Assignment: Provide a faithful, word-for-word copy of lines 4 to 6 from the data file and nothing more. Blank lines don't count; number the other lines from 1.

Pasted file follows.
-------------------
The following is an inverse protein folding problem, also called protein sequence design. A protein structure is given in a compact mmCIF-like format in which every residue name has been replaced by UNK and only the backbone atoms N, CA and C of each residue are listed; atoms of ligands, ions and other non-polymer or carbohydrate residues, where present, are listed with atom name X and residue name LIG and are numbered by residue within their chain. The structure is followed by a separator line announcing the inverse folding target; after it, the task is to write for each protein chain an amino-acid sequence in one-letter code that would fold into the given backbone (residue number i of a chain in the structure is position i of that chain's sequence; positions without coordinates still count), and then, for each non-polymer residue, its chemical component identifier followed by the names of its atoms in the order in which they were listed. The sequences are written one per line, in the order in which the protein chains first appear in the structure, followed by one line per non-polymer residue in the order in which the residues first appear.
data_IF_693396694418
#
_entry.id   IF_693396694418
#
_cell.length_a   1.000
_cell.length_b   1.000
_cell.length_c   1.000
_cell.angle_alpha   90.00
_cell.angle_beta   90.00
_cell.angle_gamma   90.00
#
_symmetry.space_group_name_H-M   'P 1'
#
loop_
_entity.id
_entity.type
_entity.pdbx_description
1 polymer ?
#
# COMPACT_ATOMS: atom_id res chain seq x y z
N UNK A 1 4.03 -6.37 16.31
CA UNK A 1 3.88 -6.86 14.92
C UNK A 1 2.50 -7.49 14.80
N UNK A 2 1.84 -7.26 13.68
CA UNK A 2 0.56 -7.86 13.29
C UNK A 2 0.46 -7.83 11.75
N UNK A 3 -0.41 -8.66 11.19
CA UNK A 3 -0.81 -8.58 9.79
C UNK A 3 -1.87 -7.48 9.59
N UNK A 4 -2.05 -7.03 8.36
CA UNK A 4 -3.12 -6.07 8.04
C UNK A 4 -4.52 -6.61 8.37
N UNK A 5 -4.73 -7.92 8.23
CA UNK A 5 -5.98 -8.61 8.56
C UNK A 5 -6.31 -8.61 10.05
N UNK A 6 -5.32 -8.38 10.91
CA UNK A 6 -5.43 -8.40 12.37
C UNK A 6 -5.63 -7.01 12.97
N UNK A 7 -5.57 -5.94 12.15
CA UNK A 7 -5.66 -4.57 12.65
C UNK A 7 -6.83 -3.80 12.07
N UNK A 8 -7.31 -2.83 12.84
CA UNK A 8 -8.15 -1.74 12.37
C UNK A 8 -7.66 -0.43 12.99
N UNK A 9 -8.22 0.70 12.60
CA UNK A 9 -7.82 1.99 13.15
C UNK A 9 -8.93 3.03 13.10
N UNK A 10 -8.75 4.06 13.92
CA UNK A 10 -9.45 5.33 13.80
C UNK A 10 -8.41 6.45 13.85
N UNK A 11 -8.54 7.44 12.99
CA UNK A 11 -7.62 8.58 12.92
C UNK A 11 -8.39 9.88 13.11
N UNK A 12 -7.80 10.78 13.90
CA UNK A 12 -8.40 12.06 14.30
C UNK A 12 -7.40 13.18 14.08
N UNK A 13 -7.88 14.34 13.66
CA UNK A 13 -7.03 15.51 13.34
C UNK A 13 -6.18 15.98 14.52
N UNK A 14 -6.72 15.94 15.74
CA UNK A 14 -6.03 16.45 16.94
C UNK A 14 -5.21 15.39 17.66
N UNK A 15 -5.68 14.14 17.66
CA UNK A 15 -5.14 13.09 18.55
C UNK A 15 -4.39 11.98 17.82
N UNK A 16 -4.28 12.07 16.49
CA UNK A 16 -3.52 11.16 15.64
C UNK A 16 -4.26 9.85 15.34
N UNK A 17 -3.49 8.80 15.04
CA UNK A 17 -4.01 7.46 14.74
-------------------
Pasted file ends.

_entry.id   IF_693396694418
#
_cell.length_a   1.000